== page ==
Lab 14: Trees

## A. Intro

Download files for lab 14 and make a new Eclipse project out of them.

In earlier labs, we were discussing and implementing different variants of Linked Lists. In this lab and the next few, we will talk about a data structure called a tree. The meaning of the tree data structure originates from the notion of a tree in real life.

Below is a conceptual visualization of a tree. It's not really a box and pointer diagram and should not be interpreted as a literal implementation in Java.

Note that while a tree in real life starts small at the bottom and branches out upwards, trees in computer science are typically drawn such that they start small at the top and branch out downwards.

#### Some Vocabulary

Below is some useful terminology.

Term Description
Node Single element in a tree
Edge A connection between two nodes
Path A series of one or more edges that connects two nodes
Leaf A node with no children.
Root The topmost node, which does not have a parent.

In our example, if we consider each box as a node, then 1, 2, 3, 4, 5, 6, and 7 are all nodes. There is a direct edge from 1 to 2. There is no direct edge from 1 to 7, but there is a path from 1 to 7, which consists of edges 1 -> 3 and 3 -> 7. 1 is the root node. 4, 5, and 7 are all leaf nodes.

#### Relationships

These terms are defined in relationship to a particular node. In other words, they only make sense when defined with respect to a particular current node.

Term Description
Child Below the current node.
Parent Singular node connected directly above the current node.
Sibling Nodes with the same parent.
Ancestor All nodes on the path from the selected node up to and including the root
Descendant All the children, children's children, and so forth of a node.
Subtree The tree consisting of the node and all of its descendants
Height The length of the path from the node to its deepest descendant. By length, we mean the number of nodes traveled along a given path. Therefore, the height of a leaf node is 1. Some people would alternatively define height as the number of edges traversed, and the height of a leaf would be 0.
Depth The length of the path from the node to the root.

We can also define the height of a tree and the depth of a tree, and it is usually assumed that this refers to the height of the root node and the depth of the deepest leaves respectively.

#### Definition

For a linked structure to be considered a tree, no node can be a direct child of multiple nodes. Further, there can be no cycles in the nodes, that is, paths that start at and return to the same node. Finally, all nodes must be a descendent of the root (except the root itself).

#### Discussion: Examples of Trees

Discuss with your partner whether the following examples would be considered trees as we've introduced them. Then add a post to the discussion.

• Family Tree
• Amoeba Family Tree (instead of a man and a woman creating any number of children, we have a single entity that creates any number of children)

## B. Amoeba Family Tree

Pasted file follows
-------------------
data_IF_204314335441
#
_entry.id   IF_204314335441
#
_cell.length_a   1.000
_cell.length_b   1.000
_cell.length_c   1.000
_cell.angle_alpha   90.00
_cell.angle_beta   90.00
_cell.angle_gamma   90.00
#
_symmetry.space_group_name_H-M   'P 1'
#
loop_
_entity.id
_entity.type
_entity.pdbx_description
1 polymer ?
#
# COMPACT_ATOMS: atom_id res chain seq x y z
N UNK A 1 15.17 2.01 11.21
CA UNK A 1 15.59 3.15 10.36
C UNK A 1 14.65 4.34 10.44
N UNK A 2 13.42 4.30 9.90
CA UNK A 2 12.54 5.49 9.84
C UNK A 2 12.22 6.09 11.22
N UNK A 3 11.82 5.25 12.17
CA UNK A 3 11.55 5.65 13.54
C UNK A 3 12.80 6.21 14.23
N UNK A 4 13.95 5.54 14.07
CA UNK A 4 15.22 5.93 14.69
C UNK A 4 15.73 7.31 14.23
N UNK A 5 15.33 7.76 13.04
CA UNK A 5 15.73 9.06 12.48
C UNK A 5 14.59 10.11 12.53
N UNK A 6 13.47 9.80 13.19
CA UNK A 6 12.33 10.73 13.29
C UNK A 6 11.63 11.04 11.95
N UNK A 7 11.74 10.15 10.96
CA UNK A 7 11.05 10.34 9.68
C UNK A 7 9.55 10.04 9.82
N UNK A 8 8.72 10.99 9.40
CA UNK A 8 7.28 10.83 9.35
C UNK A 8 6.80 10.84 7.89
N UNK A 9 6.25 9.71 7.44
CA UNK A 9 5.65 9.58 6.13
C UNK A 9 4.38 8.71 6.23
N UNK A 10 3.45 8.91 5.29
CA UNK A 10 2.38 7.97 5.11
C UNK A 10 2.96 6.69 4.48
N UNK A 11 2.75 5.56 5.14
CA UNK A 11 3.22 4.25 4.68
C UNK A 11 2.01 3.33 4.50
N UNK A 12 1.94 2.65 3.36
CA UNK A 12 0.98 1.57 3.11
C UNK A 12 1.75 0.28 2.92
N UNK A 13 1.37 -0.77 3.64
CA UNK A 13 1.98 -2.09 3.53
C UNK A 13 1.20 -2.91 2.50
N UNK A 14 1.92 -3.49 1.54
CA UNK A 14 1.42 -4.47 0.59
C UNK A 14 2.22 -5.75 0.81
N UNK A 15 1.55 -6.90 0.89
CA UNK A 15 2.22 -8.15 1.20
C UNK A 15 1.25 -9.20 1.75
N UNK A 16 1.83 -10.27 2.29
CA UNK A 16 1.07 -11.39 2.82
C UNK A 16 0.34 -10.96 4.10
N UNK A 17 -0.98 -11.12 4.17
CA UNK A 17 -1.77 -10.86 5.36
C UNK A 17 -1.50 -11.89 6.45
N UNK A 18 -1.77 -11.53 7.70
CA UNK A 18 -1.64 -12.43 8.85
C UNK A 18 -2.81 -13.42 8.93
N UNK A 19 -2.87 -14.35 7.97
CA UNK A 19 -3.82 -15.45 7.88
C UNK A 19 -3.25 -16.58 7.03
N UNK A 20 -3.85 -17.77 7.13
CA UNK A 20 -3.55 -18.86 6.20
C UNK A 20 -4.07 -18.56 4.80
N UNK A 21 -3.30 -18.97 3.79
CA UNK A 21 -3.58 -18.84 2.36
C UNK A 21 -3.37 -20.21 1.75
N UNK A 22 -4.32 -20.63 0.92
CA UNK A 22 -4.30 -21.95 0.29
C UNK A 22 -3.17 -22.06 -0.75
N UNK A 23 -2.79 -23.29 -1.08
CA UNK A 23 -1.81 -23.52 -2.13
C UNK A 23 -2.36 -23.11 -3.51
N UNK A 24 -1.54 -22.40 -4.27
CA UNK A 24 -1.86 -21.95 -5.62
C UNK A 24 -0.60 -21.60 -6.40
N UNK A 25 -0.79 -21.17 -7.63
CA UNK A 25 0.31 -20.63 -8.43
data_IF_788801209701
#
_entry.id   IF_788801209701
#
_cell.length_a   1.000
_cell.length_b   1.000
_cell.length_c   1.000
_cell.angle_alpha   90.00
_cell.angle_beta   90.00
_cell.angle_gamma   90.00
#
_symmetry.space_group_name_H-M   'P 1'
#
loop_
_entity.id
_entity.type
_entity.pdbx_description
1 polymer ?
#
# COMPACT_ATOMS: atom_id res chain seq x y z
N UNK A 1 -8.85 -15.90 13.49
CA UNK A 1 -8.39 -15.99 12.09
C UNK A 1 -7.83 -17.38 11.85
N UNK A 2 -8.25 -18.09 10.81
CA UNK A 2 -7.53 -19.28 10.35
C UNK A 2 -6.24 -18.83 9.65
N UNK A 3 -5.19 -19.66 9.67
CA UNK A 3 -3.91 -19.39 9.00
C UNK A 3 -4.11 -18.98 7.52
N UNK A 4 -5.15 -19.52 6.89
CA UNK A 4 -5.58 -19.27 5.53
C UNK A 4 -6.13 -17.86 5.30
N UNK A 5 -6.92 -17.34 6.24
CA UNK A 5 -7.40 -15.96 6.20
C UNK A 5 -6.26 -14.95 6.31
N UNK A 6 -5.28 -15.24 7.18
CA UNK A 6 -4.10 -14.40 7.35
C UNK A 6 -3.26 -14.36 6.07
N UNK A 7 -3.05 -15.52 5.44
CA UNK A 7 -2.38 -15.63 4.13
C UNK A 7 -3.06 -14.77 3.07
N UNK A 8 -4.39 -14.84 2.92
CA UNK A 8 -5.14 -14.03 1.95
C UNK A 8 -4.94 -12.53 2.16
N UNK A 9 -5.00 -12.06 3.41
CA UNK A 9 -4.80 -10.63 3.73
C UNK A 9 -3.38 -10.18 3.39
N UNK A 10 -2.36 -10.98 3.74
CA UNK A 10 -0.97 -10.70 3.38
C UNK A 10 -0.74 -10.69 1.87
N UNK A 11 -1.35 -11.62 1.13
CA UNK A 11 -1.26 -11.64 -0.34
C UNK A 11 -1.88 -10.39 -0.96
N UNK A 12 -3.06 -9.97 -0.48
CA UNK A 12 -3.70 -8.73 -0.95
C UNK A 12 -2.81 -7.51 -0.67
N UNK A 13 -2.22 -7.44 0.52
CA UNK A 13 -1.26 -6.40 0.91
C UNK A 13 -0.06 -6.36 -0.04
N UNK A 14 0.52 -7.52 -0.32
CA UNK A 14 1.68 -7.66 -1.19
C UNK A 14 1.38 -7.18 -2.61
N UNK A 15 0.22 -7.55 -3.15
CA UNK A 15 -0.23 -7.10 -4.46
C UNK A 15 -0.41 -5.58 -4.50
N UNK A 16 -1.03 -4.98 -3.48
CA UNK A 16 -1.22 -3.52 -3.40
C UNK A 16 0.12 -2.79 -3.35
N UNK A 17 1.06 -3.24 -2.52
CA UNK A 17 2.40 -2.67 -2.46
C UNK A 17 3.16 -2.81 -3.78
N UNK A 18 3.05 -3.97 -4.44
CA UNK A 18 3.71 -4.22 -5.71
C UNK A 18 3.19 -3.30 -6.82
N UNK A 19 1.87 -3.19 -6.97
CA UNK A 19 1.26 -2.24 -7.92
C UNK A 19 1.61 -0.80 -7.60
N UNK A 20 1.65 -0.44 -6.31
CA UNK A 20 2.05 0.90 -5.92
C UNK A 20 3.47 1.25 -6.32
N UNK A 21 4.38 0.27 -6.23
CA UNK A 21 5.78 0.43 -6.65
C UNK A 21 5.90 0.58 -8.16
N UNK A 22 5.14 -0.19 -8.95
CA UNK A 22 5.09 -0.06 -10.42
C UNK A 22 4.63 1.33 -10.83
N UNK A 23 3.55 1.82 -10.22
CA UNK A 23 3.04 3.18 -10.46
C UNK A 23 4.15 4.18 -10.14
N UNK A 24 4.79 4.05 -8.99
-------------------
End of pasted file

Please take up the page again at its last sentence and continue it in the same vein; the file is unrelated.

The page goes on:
An amoeba family tree is an example of our above definition of a tree. It is simpler than a normal family tree because amoebas do not get married. An amoeba has one parent, many (zero or more) siblings, and many (zero or more) children. An amoeba also has a name.

Below is the skeleton code for an Amoeba. The full code is located at `lab14/AmoebaFamily.java`.

``````class Amoeba {
String myName;
Amoeba myParent;
ArrayList<Amoeba> myChildren;
}``````

And below is a box and pointer diagram.

Amoebas (or amoebae) live dull lives. All they do is reproduce. So all we need to keep track of them are the following methods:

``````// A constructor that starts an Amoeba family with an amoeba with the given name.
public AmoebaFamily(String name);

// Add a new amoeba named childName as the youngest child of the amoeba named parentName.
// Precondition: the amoeba family contains an amoeba named parentName.
public void addChild(String parentName, String childName);

// Print the amoeba family tree.
public void print(); ``````

#### Void Recursive Methods

In the `AmoebaFamily` class we provided the method `addChild` to add a new Amoeba to the `AmoebaFamily` tree. The method implements a general traversal of the tree using a void recursive method. You are going to write three other traversals that use a void recursive method. Your goal is to make the solution to the three methods as similar as possible to `addChild`.

#### Exercise: Make All Names Lowercase

``````// Makes all Amoeba names only lower case letters.
public void makeNamesLowercase();``````

#### Exercise: Replace the Name of an Amoeba

``````// Replaces the name of an amoeba named currentName with the name newName.
// Precondition: the amoeba family contains exactly one amoeba named currentName.
public void replaceName(String currentName, String newName);``````

#### Exercise: Print the Names of All Amoebas in the Family.

``````// Print the names of all the amoebas in the family, one on each line
public void printFlat();``````

#### Exercise: Pretty Print

You're going to write a more interesting print method. It should print the root amoeba's name and the names of all its descendants. One name should be printed per line. The names of the children of each descendant Amoeba should be printed on the lines immediately following; they should be indented four spaces more than the name of their parent. Thus the output should appear in the form

``````amoeba_name
child_name
grandchild_name
great_grandchild_name
great_great_grandchild_name
grandchild_name
child_name
grandchild_name
child_name
child_name
grandchild_name``````